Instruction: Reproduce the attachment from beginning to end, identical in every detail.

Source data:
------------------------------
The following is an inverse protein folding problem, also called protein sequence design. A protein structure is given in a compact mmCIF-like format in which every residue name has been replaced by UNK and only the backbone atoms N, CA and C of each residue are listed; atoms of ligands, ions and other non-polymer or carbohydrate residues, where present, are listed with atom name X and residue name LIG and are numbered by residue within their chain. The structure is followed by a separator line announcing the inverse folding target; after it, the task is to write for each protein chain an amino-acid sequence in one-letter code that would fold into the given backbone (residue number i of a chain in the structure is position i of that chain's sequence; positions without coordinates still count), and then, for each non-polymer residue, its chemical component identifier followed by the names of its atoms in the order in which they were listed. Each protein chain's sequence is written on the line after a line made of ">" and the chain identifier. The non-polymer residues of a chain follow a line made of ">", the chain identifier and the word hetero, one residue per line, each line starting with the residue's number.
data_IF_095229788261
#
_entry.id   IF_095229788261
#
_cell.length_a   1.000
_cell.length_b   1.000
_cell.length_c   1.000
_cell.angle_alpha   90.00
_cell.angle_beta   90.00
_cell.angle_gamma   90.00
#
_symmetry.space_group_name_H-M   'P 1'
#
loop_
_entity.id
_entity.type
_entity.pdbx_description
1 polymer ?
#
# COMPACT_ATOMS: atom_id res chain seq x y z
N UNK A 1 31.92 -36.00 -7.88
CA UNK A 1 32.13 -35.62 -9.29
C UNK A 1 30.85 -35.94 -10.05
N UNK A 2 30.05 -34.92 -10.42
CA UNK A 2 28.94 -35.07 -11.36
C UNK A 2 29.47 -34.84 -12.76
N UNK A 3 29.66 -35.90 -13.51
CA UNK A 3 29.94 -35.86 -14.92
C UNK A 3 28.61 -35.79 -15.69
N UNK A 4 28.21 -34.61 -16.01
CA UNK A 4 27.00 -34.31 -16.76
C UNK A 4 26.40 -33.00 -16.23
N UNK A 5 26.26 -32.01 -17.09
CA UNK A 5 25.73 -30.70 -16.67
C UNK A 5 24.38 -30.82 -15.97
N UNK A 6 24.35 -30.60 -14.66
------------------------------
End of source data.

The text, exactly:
The following is an inverse protein folding problem, also called protein sequence design. A protein structure is given in a compact mmCIF-like format in which every residue name has been replaced by UNK and only the backbone atoms N, CA and C of each residue are listed; atoms of ligands, ions and other non-polymer or carbohydrate residues, where present, are listed with atom name X and residue name LIG and are numbered by residue within their chain. The structure is followed by a separator line announcing the inverse folding target; after it, the task is to write for each protein chain an amino-acid sequence in one-letter code that would fold into the given backbone (residue number i of a chain in the structure is position i of that chain's sequence; positions without coordinates still count), and then, for each non-polymer residue, its chemical component identifier followed by the names of its atoms in the order in which they were listed. Each protein chain's sequence is written on the line after a line made of ">" and the chain identifier. The non-polymer residues of a chain follow a line made of ">", the chain identifier and the word hetero, one residue per line, each line starting with the residue's number.
data_IF_095229788261
#
_entry.id   IF_095229788261
#
_cell.length_a   1.000
_cell.length_b   1.000
_cell.length_c   1.000
_cell.angle_alpha   90.00
_cell.angle_beta   90.00
_cell.angle_gamma   90.00
#
_symmetry.space_group_name_H-M   'P 1'
#
loop_
_entity.id
_entity.type
_entity.pdbx_description
1 polymer ?
#
# COMPACT_ATOMS: atom_id res chain seq x y z
N UNK A 1 31.92 -36.00 -7.88
CA UNK A 1 32.13 -35.62 -9.29
C UNK A 1 30.85 -35.94 -10.05
N UNK A 2 30.05 -34.92 -10.42
CA UNK A 2 28.94 -35.07 -11.36
C UNK A 2 29.47 -34.84 -12.76
N UNK A 3 29.66 -35.90 -13.51
CA UNK A 3 29.94 -35.86 -14.92
C UNK A 3 28.61 -35.79 -15.69
N UNK A 4 28.21 -34.61 -16.01
CA UNK A 4 27.00 -34.31 -16.76
C UNK A 4 26.40 -33.00 -16.23
N UNK A 5 26.26 -32.01 -17.09
CA UNK A 5 25.73 -30.70 -16.67
C UNK A 5 24.38 -30.82 -15.97
N UNK A 6 24.35 -30.60 -14.66